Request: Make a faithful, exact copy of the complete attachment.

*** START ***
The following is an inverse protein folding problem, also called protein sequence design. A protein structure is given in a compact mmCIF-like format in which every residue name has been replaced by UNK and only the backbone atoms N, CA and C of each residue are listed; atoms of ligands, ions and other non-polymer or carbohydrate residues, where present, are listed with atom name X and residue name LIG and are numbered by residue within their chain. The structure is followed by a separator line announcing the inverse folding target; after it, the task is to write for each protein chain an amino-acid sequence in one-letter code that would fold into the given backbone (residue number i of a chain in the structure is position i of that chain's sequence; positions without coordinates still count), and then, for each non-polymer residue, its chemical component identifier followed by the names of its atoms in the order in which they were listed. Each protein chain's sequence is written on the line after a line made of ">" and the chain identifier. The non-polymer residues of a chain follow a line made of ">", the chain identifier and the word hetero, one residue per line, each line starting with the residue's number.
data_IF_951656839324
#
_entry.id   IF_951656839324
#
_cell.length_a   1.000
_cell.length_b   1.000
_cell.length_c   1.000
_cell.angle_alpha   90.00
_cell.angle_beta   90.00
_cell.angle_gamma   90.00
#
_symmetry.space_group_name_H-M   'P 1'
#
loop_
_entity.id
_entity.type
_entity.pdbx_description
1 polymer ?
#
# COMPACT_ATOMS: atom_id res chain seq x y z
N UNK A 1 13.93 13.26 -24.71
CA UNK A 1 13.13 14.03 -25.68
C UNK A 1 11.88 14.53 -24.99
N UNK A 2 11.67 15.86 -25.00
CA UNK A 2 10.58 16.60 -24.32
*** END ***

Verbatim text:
The following is an inverse protein folding problem, also called protein sequence design. A protein structure is given in a compact mmCIF-like format in which every residue name has been replaced by UNK and only the backbone atoms N, CA and C of each residue are listed; atoms of ligands, ions and other non-polymer or carbohydrate residues, where present, are listed with atom name X and residue name LIG and are numbered by residue within their chain. The structure is followed by a separator line announcing the inverse folding target; after it, the task is to write for each protein chain an amino-acid sequence in one-letter code that would fold into the given backbone (residue number i of a chain in the structure is position i of that chain's sequence; positions without coordinates still count), and then, for each non-polymer residue, its chemical component identifier followed by the names of its atoms in the order in which they were listed. Each protein chain's sequence is written on the line after a line made of ">" and the chain identifier. The non-polymer residues of a chain follow a line made of ">", the chain identifier and the word hetero, one residue per line, each line starting with the residue's number.
data_IF_951656839324
#
_entry.id   IF_951656839324
#
_cell.length_a   1.000
_cell.length_b   1.000
_cell.length_c   1.000
_cell.angle_alpha   90.00
_cell.angle_beta   90.00
_cell.angle_gamma   90.00
#
_symmetry.space_group_name_H-M   'P 1'
#
loop_
_entity.id
_entity.type
_entity.pdbx_description
1 polymer ?
#
# COMPACT_ATOMS: atom_id res chain seq x y z
N UNK A 1 13.93 13.26 -24.71
CA UNK A 1 13.13 14.03 -25.68
C UNK A 1 11.88 14.53 -24.99
N UNK A 2 11.67 15.86 -25.00
CA UNK A 2 10.58 16.60 -24.32